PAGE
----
Unusually bright colors and fancy designs are the norm for the winner of Dairy Queen's "Iron Tip" decorating contest.
Alicia Jindra has been working at home on the same oil painting for a year and can't predict when it will be completed.
"With three kids, I don't have a lot of time to do it," she says.
But at her place of work, this prize-winning designer's artistic masterpieces are often completed in five to 10 minutes. And they're usually savored for at least that long.
Jindra, 33, is the newly crowned queen of Dairy Queen's cake decorators. The owner of a Dairy Queen in Coon Rapids, Jindra last month won Dairy Queen's "Iron Tip" cake-decorating international competition in San Diego.
Of the 223 DQ decorators who submitted more than 1,500 photos of their most creative works, it was Jindra's that took the cake.
Customers of the Dairy Queen Chill & Grill at 3595 River Rapids Dr., just south of the junction of Round Lake Blvd. and Hwy. 10, shouldn't be surprised. With six glass doors, the store's display cabinet is two or three times the size of display cases in many DQ stores. But instead of the usual white frosted cakes with the predictable trims, Jindra's cakes explode with unusual color schemes and designs.
The first time you go to the Dairy Queen owned by Phil and Alicia Jindra, it's almost a shock to see a bright green-frosted DQ cake. Or one with a heart sprouting wings. Or a birthday cake with a giant bee that covers nearly two-thirds of the surface, leaving enough space for the message, "Happy Bee-Day."
At the Jindras' DQ, visual spectacles are the norm.
"We want the cakes to be eye-catching," she said. "People seem to notice."
Many special orders
This Dairy Queen sells an average of 10 ice-cream cakes each winter day, and triple that during the summer. Of the 70 cakes the Jindras sold for Valentine's Day, many were special-ordered and all designed by Alicia. On Father's Day, the Jindras expect to sell at least 100.
"I tell our customers to be creative," said Alicia, who grew up in Ham Lake. "If they want caramel, we'll give them caramel. We don't just decorate the cakes; we make them here."
When the Andover residents became owner-operators of Minnesota's first Grill & Chill Dairy Queen nine years ago, she had no idea that one day she would become sole cake decorator -- and a prize-winning one at that.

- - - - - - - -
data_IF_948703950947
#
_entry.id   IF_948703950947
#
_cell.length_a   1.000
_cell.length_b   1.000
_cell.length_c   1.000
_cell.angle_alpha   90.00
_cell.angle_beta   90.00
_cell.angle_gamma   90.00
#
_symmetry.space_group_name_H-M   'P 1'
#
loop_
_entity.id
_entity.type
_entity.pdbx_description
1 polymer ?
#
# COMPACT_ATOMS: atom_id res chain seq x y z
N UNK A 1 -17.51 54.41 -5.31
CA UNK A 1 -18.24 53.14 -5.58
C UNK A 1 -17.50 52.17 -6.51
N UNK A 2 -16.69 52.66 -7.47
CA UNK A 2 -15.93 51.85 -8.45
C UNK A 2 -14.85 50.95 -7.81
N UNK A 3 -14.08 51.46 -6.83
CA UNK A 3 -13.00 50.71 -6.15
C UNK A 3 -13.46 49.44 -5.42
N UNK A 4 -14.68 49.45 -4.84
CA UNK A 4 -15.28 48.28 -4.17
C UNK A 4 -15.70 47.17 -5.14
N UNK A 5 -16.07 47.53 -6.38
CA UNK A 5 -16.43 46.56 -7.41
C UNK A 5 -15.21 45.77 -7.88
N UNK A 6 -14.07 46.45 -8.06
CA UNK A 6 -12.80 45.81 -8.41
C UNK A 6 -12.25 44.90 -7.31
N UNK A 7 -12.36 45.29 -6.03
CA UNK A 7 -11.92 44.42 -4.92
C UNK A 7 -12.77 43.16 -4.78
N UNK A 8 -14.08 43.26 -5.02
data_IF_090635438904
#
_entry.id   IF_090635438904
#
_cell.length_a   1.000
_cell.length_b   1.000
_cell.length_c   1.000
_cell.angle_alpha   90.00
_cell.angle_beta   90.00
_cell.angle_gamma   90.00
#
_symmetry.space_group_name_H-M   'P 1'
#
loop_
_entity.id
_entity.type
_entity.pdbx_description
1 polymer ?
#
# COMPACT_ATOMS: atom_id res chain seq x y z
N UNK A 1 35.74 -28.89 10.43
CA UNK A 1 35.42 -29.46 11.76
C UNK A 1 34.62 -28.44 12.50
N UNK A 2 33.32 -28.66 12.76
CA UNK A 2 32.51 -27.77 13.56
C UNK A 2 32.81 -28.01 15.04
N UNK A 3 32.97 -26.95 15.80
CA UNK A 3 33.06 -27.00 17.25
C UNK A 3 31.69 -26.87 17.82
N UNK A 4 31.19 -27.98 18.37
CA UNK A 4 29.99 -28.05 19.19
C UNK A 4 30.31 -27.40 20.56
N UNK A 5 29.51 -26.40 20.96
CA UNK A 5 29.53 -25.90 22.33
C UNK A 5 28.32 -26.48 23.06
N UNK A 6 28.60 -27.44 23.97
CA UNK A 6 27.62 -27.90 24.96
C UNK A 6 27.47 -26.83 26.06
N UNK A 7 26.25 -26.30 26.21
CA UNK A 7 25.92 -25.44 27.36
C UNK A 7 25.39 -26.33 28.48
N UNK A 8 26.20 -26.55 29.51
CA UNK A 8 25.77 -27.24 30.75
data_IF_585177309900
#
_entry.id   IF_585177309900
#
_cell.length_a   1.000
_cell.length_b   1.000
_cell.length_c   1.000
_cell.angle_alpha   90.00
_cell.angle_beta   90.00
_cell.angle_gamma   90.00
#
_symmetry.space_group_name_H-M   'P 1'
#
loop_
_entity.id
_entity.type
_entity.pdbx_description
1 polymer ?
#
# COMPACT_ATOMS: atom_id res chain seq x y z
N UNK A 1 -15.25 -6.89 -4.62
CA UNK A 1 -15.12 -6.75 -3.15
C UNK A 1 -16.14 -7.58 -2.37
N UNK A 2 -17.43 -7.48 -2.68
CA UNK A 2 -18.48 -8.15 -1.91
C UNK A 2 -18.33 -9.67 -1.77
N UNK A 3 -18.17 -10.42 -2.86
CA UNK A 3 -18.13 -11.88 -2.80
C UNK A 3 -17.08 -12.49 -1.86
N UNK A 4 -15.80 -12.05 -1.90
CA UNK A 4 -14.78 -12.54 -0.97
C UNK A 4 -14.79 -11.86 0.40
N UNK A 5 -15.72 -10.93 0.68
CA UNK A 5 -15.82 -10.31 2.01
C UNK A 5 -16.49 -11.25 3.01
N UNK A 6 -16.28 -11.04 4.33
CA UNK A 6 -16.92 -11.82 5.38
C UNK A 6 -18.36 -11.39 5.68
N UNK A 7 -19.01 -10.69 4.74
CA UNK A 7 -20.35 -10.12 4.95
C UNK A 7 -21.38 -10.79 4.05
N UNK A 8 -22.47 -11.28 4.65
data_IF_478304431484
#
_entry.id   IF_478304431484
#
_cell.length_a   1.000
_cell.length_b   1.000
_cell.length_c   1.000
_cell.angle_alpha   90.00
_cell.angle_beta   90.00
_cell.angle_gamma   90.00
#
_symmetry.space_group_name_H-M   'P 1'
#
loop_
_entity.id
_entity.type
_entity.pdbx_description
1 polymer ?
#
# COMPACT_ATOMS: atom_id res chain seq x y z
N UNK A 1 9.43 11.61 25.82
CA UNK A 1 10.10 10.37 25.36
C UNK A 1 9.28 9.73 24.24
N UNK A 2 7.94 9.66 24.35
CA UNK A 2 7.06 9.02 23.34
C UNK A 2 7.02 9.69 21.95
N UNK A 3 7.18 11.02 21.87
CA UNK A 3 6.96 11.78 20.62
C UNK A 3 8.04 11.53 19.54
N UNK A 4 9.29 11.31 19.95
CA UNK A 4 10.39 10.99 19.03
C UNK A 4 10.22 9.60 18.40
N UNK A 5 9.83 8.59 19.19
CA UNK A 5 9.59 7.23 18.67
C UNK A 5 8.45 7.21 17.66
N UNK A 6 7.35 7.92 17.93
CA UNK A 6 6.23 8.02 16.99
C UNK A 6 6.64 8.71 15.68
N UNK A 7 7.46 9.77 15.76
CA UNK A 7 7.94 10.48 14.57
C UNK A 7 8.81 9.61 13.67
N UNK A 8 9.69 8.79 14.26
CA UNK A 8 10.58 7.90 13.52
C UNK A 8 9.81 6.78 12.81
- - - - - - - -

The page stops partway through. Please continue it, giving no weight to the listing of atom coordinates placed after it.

The Jindras knew their Dairy Queens, though. Phil's parents, Ken and Darlene, got into the business 25 years ago when they started the first of the family's two Dairy Queens in the area. Phil's brother, Tim, runs the operation in Anoka on Round Lake Boulevard, just a couple miles up the road from Alicia and Phil's store.
"Dad was in construction and he wanted to be his own boss," said Phil, 36. "He knew franchising was one way to go."
Alicia and Phil started their own DQ in 2003, but she's been drawing for far longer.
"She's always drawing or doing artsy things with the kids," Phil said.
'I had some ideas'
Alicia has enjoyed decorating holiday cookies, but began decorating Dairy Queen cakes out of necessity. At the Jindras' DQ, many of the frozen-dessert items are made on the premises -- Dilly Bars, Buster Bars and the ice-cream cakes. Somebody had to decorate the cakes.
For a while, Alicia shared cake-decorating tasks with another woman. When she left the business, Alicia was on her own.
"I was scared," she admitted. "But I had some ideas."
She decided bright is better.
"My attitude is anything is possible," she said. "Make it bright and colorful, stick it on the cake display shelves and see if it sells."
It was Phil who suggested that she enter the Iron Tip international DQ cake-decorating competition, patterned after the Iron Chef competition on the Food Network.
She submitted photos of cakes for each of the contest's four categories, which were judged on color scheme, placement of decorations, cake borders and overall appearance. In August, she learned she had won the regional competition. By October, judges had eliminated all but 12 contestants, Phil said.
The Jindras had discussed attending Dairy Queen's international convention, which was to be held in January, in San Diego.
"Should we go?" Alicia asked.
"I don't know," Phil said. "If you win the cake contest, we'll go."
Alicia was at Dairy Queen the day she got a congratulatory call from corporate headquarters. Phil said she broke down and cried, becoming so emotional that she took a rare day off.
"It was the greatest feeling," she said. "But, you know, it's no greater than learning that someone brought home one of our cakes and someone else who saw it said, 'Wow! Where'd you get that?'"
Paul Levy • 612-673-4419